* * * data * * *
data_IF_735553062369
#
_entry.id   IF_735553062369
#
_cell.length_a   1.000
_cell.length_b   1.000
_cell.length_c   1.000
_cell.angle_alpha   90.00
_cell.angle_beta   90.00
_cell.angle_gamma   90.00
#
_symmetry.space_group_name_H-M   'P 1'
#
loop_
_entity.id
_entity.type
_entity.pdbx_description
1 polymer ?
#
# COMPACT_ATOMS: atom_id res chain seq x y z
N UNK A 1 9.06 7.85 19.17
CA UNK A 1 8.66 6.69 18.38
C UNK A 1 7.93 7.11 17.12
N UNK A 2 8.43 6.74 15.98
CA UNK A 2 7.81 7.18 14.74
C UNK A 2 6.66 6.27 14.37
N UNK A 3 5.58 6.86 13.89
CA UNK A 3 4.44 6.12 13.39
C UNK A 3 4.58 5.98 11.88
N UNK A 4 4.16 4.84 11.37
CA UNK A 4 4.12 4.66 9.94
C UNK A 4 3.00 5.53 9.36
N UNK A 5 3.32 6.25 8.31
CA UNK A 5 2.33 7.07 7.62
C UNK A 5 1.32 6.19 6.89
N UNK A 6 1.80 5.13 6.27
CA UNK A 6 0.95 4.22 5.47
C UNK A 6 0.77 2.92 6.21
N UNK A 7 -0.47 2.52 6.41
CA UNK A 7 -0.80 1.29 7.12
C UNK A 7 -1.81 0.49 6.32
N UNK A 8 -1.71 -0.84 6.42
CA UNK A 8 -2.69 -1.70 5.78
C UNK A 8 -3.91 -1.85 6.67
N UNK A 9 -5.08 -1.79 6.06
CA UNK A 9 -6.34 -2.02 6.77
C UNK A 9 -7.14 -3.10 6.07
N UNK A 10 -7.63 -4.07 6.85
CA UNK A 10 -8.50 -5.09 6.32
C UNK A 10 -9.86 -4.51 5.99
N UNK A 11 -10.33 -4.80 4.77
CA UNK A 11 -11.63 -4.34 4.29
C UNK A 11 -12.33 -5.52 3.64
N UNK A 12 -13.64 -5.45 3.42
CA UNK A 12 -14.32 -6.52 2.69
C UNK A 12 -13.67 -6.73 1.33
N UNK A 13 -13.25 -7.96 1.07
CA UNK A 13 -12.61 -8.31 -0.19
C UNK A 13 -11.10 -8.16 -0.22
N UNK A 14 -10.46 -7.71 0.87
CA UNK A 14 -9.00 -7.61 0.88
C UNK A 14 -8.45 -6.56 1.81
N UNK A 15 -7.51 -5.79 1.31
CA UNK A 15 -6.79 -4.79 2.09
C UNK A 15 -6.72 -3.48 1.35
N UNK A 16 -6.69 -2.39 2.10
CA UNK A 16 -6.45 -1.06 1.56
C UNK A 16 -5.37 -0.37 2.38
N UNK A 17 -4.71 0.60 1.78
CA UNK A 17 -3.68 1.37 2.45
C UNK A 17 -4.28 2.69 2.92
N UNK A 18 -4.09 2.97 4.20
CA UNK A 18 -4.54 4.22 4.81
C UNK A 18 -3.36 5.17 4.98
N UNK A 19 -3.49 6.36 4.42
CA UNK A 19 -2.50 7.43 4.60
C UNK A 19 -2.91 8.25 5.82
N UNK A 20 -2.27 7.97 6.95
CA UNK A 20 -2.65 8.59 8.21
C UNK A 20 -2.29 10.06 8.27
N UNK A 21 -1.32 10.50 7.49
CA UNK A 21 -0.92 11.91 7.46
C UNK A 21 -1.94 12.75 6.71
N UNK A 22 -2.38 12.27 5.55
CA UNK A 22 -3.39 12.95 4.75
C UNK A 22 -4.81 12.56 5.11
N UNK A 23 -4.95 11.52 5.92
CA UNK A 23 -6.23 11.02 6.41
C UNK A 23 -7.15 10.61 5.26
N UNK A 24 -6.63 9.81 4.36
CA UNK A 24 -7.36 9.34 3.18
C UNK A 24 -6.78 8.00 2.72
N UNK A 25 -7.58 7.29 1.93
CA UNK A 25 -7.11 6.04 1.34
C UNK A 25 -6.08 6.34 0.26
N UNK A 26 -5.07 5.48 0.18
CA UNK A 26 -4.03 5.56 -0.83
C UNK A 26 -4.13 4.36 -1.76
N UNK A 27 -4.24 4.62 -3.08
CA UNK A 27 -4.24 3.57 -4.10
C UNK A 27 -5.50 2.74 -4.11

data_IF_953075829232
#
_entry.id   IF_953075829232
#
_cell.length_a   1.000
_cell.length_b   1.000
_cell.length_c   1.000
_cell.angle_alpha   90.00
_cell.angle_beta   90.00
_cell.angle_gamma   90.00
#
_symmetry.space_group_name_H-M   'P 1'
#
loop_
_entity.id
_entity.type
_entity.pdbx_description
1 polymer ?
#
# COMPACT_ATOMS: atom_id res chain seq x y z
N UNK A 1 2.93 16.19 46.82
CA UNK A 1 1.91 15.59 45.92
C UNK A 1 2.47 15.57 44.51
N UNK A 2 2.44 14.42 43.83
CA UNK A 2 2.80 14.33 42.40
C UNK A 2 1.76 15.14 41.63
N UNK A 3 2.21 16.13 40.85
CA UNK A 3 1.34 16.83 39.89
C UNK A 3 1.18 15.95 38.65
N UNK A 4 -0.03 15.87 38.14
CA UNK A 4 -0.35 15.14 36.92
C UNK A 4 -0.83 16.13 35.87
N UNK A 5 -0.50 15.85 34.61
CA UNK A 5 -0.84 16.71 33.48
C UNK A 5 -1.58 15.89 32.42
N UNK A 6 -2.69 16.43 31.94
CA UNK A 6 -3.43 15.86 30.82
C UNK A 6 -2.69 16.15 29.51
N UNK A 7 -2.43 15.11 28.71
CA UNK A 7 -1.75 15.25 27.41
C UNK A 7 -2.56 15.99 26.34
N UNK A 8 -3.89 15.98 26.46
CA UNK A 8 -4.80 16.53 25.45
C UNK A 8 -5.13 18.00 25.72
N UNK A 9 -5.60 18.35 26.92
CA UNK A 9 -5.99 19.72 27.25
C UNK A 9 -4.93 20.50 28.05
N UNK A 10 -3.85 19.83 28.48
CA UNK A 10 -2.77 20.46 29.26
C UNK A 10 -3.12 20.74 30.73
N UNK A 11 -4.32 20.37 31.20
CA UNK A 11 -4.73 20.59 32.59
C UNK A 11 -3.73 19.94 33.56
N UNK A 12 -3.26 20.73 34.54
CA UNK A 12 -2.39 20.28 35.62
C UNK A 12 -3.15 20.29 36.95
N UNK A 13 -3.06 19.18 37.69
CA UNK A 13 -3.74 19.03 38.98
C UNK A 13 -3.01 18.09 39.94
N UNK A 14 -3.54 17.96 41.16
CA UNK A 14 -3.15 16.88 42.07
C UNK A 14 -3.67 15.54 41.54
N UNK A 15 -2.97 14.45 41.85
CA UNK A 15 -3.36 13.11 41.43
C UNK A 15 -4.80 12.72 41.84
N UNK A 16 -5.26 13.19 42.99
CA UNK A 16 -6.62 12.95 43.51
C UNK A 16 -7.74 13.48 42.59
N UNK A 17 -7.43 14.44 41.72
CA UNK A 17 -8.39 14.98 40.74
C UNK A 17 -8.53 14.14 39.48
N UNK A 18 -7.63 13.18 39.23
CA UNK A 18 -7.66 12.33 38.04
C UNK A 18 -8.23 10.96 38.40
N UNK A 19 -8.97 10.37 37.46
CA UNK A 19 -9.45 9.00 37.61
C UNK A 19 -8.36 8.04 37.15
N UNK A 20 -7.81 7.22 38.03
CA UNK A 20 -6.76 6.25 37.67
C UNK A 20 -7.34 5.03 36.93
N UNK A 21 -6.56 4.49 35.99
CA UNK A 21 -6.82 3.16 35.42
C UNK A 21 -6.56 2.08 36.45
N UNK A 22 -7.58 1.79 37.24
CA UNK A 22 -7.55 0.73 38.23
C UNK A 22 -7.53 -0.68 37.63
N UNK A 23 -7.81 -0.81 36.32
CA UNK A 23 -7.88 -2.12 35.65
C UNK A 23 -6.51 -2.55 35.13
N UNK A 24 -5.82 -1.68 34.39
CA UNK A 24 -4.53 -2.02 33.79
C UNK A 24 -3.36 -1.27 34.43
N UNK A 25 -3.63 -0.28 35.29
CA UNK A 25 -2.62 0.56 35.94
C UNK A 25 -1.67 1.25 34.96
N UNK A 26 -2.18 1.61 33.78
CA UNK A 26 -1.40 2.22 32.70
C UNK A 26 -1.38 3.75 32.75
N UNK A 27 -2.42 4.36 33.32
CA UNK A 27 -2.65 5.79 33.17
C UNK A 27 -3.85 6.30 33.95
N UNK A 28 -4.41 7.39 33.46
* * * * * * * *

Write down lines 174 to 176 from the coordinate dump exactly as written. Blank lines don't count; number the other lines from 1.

CA UNK A 18 -7.66 12.33 38.04
C UNK A 18 -8.23 10.96 38.40
N UNK A 19 -8.97 10.37 37.46